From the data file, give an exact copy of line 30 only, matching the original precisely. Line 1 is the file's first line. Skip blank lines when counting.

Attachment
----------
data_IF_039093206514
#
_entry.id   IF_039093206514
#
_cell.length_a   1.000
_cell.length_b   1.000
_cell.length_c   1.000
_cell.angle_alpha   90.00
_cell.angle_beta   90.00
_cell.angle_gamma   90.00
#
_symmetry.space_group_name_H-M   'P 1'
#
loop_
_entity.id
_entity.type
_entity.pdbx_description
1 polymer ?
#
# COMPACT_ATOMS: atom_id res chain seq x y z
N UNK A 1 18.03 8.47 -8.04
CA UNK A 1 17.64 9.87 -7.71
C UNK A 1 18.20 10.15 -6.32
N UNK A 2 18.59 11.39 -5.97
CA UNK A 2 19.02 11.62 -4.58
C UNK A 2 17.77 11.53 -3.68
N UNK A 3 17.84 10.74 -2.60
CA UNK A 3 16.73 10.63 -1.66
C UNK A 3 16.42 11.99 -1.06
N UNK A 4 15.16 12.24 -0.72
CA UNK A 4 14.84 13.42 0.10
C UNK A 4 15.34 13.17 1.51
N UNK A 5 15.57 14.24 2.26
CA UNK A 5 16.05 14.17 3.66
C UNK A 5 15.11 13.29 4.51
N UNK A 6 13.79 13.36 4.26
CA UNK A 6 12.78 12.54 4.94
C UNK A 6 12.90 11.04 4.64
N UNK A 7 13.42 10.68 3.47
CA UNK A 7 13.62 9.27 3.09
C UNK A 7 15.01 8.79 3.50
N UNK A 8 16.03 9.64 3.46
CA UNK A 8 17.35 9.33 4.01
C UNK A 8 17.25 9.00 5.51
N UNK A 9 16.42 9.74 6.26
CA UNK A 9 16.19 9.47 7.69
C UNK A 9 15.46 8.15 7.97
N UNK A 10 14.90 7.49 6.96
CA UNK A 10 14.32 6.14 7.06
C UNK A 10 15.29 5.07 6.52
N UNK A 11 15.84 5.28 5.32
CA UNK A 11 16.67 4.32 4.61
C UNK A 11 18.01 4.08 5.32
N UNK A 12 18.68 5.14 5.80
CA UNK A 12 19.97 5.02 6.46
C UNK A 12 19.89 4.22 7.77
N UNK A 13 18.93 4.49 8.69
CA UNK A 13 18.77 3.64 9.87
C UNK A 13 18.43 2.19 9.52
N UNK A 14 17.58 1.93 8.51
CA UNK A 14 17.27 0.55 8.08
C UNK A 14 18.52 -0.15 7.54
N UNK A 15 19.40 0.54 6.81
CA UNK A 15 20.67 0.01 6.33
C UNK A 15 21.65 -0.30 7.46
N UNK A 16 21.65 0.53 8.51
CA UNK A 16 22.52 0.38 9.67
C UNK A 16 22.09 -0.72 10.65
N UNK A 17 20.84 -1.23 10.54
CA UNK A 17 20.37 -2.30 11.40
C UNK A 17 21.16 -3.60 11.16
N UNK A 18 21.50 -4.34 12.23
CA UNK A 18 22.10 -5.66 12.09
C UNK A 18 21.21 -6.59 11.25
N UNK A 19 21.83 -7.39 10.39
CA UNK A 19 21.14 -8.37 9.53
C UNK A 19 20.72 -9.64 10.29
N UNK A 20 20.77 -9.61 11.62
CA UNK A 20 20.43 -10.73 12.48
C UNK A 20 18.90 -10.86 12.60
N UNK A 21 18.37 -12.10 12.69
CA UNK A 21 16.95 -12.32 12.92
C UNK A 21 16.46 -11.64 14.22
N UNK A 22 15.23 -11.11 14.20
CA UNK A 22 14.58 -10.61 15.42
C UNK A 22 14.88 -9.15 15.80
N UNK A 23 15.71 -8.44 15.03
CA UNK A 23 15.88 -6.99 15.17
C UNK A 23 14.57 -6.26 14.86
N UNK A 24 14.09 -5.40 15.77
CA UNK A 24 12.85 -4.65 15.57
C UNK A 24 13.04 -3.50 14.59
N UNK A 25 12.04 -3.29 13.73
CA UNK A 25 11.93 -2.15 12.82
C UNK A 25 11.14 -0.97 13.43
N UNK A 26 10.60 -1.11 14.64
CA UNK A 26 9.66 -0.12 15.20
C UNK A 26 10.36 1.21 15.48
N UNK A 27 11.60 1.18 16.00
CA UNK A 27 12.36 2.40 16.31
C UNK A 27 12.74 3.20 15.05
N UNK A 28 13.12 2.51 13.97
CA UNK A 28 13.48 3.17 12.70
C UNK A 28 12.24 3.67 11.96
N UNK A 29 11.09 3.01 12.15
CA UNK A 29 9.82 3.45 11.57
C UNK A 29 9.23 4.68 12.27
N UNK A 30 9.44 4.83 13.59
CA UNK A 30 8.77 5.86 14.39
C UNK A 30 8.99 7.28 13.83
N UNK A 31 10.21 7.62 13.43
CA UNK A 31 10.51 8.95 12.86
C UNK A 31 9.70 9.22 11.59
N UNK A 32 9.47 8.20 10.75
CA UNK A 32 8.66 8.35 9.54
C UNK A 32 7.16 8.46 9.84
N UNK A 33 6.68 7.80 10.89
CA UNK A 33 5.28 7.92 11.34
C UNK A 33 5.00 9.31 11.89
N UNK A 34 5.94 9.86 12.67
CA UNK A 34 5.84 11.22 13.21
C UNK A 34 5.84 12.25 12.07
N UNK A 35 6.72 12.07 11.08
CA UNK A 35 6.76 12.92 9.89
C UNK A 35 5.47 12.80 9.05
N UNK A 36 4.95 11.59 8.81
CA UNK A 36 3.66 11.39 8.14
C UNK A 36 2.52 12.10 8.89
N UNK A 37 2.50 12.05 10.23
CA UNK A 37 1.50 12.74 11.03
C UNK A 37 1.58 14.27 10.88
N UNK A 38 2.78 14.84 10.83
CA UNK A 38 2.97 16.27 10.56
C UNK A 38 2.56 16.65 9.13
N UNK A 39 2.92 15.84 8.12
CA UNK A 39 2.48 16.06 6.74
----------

N UNK A 4 15.16 12.24 -0.72